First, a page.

“Hospitalist” is a word often spoken these days in the hallways of Hutchinson Regional Medical Center as a result of a joint effort between our hospital, the Hutchinson Clinic and Sound Physicians, a national hospitalist provider that serves more than 1,100 hospitals nationwide.
Understandably, the program has generated a significant number of questions and comments from patients and family members throughout the HRMC service area. Most ask what hospitalists are and why are they a necessary part of hospitalization?
A hospitalist is a physician whose practice is dedicated entirely to treating patients while they are in the hospital. This is the new norm nationwide. The nation’s first hospitalist program was established in the mid-1990s, approximately 15 years in advance of the program’s implementation at HRMC.
Local primary care physicians requested the program to allow more time for their in-office practice while allowing additional time for family and personal commitments.
Medical Editor William Shiel writes that most hospitalists are internal medicine physicians who have undergone the same rigorous training as other physicians including medical school, residency, training, and board certification examination. The only difference, according to Shiel, is that hospitalists have chosen not to practice traditional internal medicine. Some hospitalist physicians are medical subspecialists who opt to do hospitalist work such as intensive care unit physicians, lung doctors (pulmonologists) or kidney doctors (nephrologists).
A hospitalist and their team have more expertise in caring for complicated hospitalized patients. They are more readily available to meet with family members, can quickly follow up on tests results, answer nurse’s questions, and respond to changes in condition. It is not uncommon for hospitalists to have multiple consultations with patients and family members daily to provide updates.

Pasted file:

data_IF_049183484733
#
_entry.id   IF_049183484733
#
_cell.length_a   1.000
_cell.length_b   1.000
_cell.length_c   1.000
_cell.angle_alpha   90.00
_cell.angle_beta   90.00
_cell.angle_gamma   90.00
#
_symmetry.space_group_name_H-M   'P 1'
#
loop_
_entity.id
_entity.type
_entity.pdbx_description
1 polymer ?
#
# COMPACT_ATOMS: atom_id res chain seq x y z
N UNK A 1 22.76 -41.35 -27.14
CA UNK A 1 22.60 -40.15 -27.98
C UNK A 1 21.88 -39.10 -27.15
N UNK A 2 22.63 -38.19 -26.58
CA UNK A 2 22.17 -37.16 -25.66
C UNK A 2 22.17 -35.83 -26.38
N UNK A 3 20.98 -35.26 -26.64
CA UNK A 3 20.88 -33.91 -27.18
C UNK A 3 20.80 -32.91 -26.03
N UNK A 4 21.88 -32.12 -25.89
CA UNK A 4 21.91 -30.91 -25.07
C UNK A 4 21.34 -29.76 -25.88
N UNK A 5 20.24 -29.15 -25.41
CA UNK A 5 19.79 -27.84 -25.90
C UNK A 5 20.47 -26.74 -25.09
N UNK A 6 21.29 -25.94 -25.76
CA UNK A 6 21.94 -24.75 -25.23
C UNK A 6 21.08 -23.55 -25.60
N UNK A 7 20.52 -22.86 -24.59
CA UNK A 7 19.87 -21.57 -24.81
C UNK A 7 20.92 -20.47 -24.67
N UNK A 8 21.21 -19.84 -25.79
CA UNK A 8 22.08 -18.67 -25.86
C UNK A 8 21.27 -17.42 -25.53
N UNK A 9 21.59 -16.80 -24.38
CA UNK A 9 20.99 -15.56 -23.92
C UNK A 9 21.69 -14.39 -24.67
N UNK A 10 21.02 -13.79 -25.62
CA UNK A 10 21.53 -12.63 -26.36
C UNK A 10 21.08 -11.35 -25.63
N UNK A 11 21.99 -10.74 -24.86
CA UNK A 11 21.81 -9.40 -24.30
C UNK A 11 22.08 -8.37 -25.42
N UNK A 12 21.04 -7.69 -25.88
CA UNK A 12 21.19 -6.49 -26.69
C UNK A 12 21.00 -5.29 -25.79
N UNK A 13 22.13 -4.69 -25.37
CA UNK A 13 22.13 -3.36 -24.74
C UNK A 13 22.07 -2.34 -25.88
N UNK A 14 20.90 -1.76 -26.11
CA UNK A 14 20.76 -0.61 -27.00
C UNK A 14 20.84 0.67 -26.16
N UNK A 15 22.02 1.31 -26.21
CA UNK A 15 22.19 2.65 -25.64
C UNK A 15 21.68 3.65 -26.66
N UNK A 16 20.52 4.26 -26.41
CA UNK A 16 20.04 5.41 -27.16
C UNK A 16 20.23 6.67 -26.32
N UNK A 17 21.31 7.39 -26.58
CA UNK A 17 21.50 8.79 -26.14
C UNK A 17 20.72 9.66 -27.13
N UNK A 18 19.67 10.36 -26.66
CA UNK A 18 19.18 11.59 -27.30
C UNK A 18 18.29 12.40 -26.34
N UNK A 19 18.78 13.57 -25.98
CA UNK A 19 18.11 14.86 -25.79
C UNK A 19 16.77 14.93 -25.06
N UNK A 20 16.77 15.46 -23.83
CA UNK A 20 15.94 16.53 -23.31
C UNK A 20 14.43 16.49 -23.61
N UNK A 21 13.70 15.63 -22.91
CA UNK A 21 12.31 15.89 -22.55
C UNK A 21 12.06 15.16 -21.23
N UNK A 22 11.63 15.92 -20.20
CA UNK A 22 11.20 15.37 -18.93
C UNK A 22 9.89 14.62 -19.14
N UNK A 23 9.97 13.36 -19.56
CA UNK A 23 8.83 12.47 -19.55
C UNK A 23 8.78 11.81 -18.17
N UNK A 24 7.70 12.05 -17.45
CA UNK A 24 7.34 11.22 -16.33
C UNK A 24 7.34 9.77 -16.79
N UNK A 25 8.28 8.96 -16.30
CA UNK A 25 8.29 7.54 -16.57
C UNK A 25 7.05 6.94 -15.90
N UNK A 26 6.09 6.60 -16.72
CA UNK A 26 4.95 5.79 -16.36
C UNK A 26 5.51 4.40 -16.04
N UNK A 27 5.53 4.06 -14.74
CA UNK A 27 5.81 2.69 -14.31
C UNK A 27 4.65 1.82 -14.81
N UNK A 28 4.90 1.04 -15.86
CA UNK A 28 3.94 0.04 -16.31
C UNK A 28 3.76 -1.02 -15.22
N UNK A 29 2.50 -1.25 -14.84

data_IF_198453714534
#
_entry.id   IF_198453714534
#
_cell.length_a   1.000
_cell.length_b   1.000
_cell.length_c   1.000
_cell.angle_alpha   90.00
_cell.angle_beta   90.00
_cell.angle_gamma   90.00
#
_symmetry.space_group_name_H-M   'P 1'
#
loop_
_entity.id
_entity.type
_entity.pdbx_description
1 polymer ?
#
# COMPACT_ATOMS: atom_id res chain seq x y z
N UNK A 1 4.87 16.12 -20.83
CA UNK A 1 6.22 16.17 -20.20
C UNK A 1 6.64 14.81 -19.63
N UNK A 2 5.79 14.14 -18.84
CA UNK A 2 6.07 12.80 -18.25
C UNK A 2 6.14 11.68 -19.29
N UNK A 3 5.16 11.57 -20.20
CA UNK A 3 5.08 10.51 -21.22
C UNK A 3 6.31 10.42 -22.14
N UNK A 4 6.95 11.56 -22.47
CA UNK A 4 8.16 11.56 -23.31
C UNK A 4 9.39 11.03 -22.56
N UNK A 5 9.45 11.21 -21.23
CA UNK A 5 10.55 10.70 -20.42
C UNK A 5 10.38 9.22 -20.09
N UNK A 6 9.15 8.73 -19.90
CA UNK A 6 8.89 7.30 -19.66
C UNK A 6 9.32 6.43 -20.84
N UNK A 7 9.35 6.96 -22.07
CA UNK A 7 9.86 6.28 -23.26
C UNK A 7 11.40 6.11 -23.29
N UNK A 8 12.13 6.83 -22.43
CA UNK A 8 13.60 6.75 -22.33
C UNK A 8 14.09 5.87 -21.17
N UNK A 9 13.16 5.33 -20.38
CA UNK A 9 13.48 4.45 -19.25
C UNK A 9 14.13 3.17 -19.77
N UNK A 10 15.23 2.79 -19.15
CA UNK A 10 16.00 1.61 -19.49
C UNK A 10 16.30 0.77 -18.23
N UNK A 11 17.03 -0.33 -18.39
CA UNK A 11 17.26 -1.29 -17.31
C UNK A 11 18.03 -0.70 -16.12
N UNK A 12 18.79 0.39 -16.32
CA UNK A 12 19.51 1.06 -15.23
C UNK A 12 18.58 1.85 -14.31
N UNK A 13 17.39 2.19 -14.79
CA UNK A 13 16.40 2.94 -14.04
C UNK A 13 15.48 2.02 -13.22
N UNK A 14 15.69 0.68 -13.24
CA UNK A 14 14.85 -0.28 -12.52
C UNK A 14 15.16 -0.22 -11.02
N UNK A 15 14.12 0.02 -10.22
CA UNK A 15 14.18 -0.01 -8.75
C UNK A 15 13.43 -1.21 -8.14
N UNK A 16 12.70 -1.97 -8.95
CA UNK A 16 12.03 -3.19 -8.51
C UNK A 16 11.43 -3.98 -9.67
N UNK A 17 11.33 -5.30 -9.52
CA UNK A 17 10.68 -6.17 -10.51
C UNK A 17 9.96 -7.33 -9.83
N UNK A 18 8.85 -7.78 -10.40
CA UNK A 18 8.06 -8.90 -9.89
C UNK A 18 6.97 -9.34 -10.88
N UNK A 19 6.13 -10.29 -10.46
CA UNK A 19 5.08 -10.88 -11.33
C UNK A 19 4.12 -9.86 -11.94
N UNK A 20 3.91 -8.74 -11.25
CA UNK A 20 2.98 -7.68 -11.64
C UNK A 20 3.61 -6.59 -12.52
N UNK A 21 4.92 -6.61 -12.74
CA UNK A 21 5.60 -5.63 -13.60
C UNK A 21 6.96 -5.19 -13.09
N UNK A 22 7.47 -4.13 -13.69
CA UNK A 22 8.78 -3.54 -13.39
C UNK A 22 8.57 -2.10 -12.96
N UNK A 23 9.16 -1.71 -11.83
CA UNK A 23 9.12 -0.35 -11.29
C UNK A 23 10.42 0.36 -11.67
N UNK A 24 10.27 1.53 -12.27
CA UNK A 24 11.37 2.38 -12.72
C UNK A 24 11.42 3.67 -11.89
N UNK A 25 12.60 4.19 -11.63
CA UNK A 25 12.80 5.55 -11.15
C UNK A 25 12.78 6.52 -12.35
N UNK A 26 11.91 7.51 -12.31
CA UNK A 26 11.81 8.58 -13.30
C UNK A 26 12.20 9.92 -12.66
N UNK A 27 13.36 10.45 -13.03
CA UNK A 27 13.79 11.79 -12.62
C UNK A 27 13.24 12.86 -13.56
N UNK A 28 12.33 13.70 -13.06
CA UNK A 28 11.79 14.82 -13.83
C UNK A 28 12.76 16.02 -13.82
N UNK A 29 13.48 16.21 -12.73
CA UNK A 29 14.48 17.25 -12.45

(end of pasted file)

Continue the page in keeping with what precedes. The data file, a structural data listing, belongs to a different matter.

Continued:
The time required for nurses to contact the patient’s primary care physician during an emergency situation is virtually eliminated as the Hospitalist is on site to deal with crisis situations that arise. Throughout hospitalization, the Hospitalists may be in frequent communication with the patient’s physician to coordinate primary care transitions. All records dealing with the patient’s hospitalization are provided to their doctor following discharge from the hospital.
Hospitalists maintain their “office” in the hospital and make it a point to be involved in hospital committees and make recommendations on how to improve patient safety, reduce medical errors and improve ways to communicate between physicians and staff.
During the past year, HRMC has provided care for patients from the western regions of the state from towns including Tribune, Quinter, and Hoxie. In each of these situations, it was not feasible that the patient’s doctor to visit their patients during the hospitalization. It is not uncommon for the hospitalist to coordinate treatment options with the patient’s doctor hundreds of miles from Hutchinson.
Hospitalists are not hesitant to consult with specialists as necessary.
The hospitalist program at Hutchinson Regional Medical Center is now five years old and there is evidence that it is working to provide convenience, efficiency and added safety to treating our patients. National studies on hospitalists have shown decreases in hospital costs and in length of hospital stays with no decline in quality of care or patient satisfaction.
So, the next time you or someone you know is admitted to the hospital, and you are visited by a hospitalist or a member of their team, be assured that you will receive the highest quality of compassionate care.
By Ken Johnson, President and CEO of Hutchinson Regional Healthcare System